Monday, August 29, 2011

If There's One More Damn "Animals Can Sense Earthquakes" Article

Really. Thinking about it evolutionarily, it makes no sense. Ten thousand years ago why would any animal have cared about an earthquake? Including us. "Oooh! Some leaves fell on me from a tree that was shaking!" By far the strongest feedback from an earthquake to the fitness of any animal is to us, and recently at that. Yes, there are tsunamis. They are rare. What's the highest fraction of the total population of any mammal species (for example) that died in a tsunami? Seriously guys.

A few years ago a guy in San Francisco said he could predict earthquakes based on dogs running away. Then a bunch of dogs ran away and he said, "It's coming!" and it didn't come, and now we don't hear from him anymore. If only the same were true for all the nutbars after the East Coast quake last week.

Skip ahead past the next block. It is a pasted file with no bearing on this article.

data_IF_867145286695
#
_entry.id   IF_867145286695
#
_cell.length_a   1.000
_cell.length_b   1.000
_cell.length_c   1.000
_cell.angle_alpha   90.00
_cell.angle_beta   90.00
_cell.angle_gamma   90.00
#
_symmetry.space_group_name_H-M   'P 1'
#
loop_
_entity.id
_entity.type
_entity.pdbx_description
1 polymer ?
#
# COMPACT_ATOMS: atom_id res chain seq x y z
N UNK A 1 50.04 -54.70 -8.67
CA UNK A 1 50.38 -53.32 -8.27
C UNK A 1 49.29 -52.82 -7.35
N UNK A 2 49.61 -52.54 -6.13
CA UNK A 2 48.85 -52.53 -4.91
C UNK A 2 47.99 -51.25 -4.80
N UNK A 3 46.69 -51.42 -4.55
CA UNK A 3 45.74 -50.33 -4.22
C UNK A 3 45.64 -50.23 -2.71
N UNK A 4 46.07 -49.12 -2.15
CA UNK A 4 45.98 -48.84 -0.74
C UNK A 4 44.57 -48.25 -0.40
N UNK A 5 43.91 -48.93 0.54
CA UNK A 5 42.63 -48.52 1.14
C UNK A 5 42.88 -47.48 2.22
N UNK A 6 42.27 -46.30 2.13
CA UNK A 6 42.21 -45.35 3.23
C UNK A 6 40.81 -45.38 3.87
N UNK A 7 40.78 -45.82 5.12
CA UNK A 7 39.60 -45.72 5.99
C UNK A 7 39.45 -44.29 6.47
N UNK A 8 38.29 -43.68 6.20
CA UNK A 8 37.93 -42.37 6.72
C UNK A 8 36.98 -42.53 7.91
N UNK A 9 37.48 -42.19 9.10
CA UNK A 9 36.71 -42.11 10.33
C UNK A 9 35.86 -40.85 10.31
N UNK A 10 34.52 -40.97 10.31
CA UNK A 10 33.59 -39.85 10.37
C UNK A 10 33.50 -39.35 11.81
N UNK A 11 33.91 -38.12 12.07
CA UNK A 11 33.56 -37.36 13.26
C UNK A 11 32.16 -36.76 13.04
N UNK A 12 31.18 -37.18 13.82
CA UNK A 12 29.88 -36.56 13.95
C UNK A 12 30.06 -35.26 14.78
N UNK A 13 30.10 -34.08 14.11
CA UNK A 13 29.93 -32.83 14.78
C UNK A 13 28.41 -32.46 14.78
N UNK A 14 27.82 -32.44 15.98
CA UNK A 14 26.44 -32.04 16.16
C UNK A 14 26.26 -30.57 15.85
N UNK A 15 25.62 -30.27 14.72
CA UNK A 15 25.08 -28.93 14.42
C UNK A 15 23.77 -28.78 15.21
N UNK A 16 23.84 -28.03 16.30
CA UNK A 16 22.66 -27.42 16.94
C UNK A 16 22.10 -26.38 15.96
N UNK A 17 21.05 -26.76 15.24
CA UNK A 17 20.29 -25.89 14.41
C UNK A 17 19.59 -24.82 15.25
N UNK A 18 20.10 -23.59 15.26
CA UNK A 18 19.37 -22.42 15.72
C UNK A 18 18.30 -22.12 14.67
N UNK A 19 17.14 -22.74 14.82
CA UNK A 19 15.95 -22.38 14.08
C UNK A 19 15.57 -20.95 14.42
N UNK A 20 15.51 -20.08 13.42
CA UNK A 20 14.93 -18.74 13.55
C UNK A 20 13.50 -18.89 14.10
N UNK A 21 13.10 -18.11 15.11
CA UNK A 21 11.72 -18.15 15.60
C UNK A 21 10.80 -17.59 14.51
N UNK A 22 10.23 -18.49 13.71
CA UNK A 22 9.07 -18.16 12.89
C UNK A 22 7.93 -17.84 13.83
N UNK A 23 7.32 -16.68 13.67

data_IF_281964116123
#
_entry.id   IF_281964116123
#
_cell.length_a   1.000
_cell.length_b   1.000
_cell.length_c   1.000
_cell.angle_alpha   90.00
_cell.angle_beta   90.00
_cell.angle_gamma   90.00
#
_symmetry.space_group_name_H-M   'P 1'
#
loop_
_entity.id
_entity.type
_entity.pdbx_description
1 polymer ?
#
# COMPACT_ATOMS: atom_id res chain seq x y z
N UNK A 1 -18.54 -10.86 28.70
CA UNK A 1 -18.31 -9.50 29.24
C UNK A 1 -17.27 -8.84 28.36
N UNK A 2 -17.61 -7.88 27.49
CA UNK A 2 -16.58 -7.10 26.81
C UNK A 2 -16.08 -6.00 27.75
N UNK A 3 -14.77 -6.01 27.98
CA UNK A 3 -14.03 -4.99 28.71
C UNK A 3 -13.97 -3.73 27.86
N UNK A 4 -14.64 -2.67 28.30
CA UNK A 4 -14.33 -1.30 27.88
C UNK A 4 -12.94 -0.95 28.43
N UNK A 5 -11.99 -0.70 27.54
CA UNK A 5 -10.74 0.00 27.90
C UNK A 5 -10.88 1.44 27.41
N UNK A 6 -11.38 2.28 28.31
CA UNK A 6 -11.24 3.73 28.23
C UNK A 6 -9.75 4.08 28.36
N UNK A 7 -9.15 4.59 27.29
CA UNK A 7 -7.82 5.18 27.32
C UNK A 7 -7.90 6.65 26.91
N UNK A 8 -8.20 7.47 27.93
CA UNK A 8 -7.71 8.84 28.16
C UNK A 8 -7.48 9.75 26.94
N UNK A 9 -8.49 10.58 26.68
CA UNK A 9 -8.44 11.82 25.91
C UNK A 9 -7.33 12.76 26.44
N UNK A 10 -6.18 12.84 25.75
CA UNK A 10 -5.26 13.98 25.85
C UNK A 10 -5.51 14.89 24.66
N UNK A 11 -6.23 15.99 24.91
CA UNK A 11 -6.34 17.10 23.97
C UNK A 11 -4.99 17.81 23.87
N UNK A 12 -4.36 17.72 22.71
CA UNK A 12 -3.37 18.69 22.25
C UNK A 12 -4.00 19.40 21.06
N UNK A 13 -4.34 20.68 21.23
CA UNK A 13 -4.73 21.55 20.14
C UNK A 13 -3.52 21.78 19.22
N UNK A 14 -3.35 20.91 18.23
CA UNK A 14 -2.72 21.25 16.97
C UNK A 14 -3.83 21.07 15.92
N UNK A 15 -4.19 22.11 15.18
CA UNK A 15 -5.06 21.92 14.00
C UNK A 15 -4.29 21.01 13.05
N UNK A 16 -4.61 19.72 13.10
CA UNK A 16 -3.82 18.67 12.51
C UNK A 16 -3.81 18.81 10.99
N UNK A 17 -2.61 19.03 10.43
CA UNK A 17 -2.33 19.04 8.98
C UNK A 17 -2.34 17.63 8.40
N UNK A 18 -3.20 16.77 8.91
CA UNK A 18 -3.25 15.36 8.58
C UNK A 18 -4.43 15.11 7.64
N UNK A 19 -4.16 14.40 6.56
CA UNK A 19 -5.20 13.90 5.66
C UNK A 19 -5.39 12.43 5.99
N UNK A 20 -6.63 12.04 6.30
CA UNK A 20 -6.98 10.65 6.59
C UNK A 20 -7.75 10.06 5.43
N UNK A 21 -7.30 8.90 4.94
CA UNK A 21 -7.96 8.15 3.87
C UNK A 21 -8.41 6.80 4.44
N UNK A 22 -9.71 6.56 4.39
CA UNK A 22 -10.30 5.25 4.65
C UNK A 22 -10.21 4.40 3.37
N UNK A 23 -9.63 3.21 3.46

dbonfitto said...

An earthquake early warning system would only be an advantageous trait for a creature that can either fly, or run fast enough and far enough in the right direction.

Wait a you think that all those bones that dogs bury are actually a giant seismographic array?

Michael Caton said...

But that's exactly what I mean. Why? Even in a huge tsunami like Japan had this year, the water went a couple miles inland max. There's just not much risk from an earthquake if you live outside. Here's a video of a 6.0 near Parkfield, the notoriously active area in Central CA where the faults familiar to NorCal diverge from each other (Hayward and Calaveras from San Andreas). Devastation! Not really, just some twigs and leaves.

dbonfitto said...

Some of our earliest ancestors had the instincts to hide from predators in a door frame and to camouflage themselves by getting in a bathtub and putting a mattress on top of it.

Also, how do you know that earthquakes aren't actually caused by dogs running away? The messenger has become the message!